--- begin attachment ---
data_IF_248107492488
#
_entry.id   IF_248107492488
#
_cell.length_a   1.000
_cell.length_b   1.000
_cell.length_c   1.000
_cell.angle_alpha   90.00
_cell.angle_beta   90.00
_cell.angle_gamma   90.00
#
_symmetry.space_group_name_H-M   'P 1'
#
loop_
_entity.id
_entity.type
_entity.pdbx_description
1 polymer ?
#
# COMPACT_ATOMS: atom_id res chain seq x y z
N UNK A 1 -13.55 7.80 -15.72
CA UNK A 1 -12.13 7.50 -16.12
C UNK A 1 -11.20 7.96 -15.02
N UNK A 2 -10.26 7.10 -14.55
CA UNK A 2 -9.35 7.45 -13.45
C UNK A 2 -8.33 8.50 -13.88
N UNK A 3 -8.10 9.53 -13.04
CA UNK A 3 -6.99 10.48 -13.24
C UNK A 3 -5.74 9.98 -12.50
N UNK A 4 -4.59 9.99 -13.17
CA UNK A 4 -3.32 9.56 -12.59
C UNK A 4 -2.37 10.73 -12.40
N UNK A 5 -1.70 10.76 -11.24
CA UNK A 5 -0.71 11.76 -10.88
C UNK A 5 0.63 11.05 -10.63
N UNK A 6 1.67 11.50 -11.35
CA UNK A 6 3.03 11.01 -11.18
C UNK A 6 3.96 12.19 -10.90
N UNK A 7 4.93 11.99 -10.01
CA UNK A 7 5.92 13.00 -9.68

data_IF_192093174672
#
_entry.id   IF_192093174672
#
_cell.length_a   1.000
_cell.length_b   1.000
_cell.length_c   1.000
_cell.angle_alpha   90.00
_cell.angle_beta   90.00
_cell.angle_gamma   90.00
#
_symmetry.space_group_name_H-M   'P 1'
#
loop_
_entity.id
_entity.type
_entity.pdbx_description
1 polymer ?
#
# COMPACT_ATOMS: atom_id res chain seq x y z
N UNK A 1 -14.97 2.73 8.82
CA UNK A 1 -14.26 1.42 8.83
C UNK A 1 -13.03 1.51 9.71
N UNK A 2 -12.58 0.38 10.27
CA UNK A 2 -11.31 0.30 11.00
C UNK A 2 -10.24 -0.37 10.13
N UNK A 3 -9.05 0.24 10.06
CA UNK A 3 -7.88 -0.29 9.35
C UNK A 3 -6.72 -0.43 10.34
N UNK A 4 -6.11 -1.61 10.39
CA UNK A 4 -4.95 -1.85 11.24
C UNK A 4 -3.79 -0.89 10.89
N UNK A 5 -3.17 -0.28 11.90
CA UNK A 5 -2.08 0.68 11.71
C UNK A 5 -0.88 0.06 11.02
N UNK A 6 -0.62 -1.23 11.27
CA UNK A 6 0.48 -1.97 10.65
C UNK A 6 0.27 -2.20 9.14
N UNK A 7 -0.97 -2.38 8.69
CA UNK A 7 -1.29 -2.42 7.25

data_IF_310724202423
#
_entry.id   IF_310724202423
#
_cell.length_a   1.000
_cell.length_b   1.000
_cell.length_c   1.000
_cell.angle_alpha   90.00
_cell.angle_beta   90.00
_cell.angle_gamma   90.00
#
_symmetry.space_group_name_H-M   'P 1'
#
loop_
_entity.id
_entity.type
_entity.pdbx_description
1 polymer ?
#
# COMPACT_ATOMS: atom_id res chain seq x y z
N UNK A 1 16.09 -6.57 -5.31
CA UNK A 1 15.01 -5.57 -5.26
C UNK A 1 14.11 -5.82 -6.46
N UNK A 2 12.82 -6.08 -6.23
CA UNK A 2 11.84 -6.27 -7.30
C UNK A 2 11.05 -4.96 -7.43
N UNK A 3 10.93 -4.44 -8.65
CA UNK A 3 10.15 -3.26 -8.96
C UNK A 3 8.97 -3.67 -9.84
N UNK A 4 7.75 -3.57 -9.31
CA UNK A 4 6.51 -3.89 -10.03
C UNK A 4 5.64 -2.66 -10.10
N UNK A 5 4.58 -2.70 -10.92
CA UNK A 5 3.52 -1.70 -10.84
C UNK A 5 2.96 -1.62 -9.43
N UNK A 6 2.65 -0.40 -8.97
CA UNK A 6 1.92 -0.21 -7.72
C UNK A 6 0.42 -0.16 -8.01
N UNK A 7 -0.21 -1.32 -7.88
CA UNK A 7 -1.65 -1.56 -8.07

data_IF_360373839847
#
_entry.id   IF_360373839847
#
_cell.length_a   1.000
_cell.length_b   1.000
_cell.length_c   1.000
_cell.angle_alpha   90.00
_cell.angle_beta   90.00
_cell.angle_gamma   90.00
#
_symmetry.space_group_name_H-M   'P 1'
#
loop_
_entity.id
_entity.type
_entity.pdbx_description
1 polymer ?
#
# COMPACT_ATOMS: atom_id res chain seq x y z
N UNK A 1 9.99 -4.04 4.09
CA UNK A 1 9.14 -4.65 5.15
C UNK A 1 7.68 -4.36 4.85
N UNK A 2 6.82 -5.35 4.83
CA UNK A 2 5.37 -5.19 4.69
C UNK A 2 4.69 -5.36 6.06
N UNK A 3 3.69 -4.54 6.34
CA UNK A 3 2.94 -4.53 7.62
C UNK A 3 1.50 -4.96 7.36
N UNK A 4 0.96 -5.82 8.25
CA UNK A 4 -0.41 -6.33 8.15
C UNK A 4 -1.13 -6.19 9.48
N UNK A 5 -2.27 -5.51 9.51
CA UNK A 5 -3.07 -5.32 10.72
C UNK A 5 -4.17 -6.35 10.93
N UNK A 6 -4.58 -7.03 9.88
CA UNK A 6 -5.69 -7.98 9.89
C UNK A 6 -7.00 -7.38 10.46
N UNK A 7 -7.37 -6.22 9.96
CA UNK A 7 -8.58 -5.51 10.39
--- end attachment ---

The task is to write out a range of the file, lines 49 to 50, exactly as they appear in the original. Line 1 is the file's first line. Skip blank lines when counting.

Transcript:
_cell.angle_beta   90.00
_cell.angle_gamma   90.00